The LeBron James Effect: Who Is MMA's LeBron?

Nick ColonSenior Analyst IJuly 9, 2010

LeBron James' decision to leave the Cleveland Cavaliers for South Beach has the NBA and, for that matter, the sporting world in an uproar.

It also has ESPN and every major sporting outlet diagramming the ins and outs of the transaction.  This can make an MMA fan wonder who is of comparable status in the octagon (or ring on certain occasions). 

The simple answer to this question is nobody. 

There is not one fighter on the face of this planet that would garner an hour special on ESPN letting fans know which organization has the best chance of signing them.

This is so for two principal reasons: There is currently no free-agency market in MMA that compares to other major sports, and secondly, the MMA is not based on a group effort, rather, it is every man (or woman) for themselves.

Yet, one can dream can't they?


Anderson Silva

The man is the only legitimate choice from MMA that compares to King James.

What James is to David Stern, Silva is to Dana White. Well, at times.

Silva's ego has gotten him into lots of trouble with the UFC president in recent months, and yet, he remains White's steadiest figurehead no matter what division he fights in.

Sound familiar?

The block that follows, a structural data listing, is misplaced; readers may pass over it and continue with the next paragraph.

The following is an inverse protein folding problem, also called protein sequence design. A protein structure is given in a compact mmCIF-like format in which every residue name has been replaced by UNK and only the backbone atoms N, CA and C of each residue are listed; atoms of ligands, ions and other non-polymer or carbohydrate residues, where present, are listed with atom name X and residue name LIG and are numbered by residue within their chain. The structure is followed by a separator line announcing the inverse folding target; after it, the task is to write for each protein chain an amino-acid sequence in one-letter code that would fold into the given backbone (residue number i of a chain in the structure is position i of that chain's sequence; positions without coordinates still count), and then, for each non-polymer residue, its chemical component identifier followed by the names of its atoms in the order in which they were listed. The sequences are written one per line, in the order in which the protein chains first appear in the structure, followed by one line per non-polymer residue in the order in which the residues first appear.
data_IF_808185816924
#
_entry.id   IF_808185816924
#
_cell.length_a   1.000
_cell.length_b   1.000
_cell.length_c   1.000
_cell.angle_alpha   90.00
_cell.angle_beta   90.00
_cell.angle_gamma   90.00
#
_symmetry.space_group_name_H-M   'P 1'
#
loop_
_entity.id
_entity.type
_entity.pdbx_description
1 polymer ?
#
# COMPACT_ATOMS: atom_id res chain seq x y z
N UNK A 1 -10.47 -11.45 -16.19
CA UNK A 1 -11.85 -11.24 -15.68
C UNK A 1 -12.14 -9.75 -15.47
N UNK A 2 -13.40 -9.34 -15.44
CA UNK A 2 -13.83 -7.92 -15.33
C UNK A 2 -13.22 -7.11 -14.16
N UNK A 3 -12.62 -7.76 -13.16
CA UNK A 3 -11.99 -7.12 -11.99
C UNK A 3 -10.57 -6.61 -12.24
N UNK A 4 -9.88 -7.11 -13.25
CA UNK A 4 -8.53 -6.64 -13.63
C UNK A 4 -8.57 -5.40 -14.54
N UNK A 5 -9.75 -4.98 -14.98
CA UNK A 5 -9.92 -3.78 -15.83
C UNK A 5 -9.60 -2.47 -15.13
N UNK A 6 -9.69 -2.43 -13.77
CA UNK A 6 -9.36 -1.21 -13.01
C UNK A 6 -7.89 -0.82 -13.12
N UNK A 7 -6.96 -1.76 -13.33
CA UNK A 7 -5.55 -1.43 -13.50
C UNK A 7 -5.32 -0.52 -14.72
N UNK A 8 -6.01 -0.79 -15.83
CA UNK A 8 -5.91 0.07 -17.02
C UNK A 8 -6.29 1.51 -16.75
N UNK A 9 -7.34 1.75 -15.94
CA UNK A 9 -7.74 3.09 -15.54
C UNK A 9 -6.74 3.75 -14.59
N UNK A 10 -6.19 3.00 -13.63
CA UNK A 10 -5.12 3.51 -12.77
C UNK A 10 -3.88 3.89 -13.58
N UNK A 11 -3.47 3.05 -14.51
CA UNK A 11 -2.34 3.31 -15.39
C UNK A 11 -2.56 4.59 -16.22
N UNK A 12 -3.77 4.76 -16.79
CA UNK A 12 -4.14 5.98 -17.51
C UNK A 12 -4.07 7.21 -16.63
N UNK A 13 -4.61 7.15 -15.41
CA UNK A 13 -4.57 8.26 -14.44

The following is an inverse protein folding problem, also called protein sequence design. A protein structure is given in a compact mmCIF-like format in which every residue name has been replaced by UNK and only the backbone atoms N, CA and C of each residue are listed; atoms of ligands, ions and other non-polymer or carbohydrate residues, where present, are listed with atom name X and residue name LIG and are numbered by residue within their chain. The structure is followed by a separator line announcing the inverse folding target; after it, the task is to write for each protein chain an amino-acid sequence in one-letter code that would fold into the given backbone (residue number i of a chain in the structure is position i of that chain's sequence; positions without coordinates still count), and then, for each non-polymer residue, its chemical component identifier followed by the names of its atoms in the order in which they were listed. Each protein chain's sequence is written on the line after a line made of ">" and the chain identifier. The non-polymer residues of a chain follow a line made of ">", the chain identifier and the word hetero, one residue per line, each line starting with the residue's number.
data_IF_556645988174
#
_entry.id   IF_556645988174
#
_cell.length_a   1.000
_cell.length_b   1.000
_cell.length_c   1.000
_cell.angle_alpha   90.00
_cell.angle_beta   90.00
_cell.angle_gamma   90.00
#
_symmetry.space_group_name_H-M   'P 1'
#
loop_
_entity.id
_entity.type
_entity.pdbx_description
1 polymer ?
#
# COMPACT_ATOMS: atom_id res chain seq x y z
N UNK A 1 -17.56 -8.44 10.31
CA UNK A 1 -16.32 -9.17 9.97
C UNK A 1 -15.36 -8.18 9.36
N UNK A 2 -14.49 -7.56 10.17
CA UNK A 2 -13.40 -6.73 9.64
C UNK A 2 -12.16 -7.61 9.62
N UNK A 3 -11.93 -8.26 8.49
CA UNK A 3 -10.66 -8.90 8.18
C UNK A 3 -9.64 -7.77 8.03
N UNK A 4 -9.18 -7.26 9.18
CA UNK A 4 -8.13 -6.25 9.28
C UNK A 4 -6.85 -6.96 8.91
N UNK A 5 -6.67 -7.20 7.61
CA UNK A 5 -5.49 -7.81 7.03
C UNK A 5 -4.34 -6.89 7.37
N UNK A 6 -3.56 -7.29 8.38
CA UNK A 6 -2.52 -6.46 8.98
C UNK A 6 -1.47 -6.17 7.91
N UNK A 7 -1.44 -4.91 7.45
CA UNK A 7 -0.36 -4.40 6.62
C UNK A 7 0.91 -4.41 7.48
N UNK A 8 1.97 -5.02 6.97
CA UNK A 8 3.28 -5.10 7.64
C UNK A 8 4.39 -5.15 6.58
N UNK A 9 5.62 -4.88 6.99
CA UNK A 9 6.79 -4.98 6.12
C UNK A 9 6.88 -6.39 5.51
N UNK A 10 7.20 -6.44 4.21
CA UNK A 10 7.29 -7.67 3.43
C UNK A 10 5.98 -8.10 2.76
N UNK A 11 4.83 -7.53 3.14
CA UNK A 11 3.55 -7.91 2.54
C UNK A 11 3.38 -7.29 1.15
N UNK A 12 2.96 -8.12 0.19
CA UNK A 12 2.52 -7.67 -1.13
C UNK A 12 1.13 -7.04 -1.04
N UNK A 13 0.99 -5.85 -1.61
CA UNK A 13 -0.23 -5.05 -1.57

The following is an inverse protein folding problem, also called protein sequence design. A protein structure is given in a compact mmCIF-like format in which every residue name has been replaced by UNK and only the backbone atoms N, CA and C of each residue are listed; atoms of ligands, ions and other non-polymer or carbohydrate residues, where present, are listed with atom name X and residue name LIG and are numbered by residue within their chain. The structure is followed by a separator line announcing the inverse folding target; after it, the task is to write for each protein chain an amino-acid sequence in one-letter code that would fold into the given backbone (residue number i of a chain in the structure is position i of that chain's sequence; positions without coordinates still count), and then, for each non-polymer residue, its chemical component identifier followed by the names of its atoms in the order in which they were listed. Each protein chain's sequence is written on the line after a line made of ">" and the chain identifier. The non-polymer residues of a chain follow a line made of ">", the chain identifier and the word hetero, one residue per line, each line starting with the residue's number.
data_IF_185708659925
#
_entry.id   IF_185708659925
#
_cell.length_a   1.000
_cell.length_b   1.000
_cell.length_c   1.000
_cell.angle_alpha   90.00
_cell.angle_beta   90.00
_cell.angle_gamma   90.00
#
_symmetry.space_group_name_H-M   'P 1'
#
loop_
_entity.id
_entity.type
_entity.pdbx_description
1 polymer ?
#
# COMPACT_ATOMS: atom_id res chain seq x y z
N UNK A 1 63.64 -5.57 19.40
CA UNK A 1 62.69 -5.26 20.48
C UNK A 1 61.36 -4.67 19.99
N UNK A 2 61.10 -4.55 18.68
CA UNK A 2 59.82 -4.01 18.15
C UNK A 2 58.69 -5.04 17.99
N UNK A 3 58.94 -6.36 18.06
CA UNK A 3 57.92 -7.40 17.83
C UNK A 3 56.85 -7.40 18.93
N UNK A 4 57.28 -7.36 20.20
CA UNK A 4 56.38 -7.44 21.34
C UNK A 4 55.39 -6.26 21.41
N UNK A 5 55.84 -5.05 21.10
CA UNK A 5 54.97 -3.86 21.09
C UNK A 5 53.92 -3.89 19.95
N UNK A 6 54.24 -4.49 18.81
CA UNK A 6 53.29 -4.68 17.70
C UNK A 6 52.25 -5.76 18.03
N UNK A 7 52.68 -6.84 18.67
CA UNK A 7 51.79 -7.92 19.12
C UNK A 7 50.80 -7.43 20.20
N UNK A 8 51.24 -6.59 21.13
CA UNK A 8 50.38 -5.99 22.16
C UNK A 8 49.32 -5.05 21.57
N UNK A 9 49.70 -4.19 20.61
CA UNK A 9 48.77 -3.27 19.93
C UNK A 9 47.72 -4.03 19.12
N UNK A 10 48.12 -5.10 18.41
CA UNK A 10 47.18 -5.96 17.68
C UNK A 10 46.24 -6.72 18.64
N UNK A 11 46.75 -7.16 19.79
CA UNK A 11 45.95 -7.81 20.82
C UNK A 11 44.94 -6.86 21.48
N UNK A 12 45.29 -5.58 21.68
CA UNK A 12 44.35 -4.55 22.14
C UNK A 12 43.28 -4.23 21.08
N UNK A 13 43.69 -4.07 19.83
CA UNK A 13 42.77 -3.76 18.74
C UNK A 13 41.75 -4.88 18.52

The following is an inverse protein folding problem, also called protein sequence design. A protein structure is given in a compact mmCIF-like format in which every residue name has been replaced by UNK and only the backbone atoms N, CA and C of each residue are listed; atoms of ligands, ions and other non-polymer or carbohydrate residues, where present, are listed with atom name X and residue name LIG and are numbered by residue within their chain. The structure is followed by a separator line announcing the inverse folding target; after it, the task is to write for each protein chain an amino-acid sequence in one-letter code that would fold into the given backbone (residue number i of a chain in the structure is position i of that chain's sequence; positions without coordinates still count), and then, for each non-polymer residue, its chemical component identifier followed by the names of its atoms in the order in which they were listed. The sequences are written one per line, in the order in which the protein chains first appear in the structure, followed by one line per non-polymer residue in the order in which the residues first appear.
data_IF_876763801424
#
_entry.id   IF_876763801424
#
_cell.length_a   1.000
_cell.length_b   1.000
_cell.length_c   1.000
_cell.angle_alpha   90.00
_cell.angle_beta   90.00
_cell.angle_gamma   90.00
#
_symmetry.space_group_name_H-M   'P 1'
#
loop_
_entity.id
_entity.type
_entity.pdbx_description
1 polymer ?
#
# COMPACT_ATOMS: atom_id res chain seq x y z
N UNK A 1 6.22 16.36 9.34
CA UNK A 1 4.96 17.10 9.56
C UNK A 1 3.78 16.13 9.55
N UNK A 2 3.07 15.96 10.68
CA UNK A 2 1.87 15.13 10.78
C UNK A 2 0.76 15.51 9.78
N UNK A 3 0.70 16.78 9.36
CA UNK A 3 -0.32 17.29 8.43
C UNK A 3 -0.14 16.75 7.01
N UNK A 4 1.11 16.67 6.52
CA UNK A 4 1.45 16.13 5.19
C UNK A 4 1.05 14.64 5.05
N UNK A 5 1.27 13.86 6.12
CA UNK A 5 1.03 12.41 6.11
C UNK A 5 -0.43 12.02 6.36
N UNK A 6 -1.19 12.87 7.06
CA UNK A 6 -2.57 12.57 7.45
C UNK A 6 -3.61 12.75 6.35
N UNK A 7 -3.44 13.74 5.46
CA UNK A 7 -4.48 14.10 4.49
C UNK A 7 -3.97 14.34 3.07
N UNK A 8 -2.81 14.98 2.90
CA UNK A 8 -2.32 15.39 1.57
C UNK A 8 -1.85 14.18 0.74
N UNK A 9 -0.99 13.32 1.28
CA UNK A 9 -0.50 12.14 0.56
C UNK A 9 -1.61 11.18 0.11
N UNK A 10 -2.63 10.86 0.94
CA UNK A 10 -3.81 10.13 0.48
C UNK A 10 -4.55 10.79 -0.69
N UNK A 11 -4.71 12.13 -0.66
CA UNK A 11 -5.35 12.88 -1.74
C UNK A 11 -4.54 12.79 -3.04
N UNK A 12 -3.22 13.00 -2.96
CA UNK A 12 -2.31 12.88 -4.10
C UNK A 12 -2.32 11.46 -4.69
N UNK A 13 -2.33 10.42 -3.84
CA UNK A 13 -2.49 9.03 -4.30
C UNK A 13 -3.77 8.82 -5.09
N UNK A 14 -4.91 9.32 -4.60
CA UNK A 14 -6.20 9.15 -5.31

"Ask me to play. I'll play. Ask me to shoot. I'll shoot. Ask me to pass. I'll pass. Ask me to steal, block out, sacrifice, lead, dominate. ANYTHING. But it's not what you ask of me. It's what I ask of myself." -Lebron James

Fedor Emelianenko

Yes, it is true that Fedor recently suffered his first loss in nearly 10 years to Fabricio Werdum, yet does that not make him even more like LeBron in a way?

For seven years, James has not been able to know the feeling of winning an NBA Championship, while players of lesser skill have known the feeling of being the league's best that year.

And while Emelianenko has not known the feeling of defeat during that period, he sought the ultimate goal of being known as the best in the Heavyweight division in the world. 

Brock Lesnar

Lesnar is like a young LeBron James.

Lesnar was "drafted" into the league known as the UFC in 2008 and has been a stud after his slow start.

Even James started slow in 2003 when he averaged 20.8 points per game to go with 5.5 rebounds per game and 5.9 assists per game.

If Lesnar can continue to win much like James has season in, season out, there is no reason Lesnar can't be known as the best fighter in the world much like James is considered to be the best basketball player on the planet.

Georges St. Pierre

St. Pierre and James have mainly one thing in common... skill.

St. Pierre has what is believed by many to be the most pure skill and athleticism of any MMA fighter ever.

When compared to James, St. Pierre has the marketability (see Under Armour), the physique, and the popularity to be recognized as the face of a sport.

While LeBron will be making his impact known in Miami for at least the next five years, GSP is just about ready to cement his history as arguably the most important Canadian athlete in nearly a decade since Wayne Gretzky.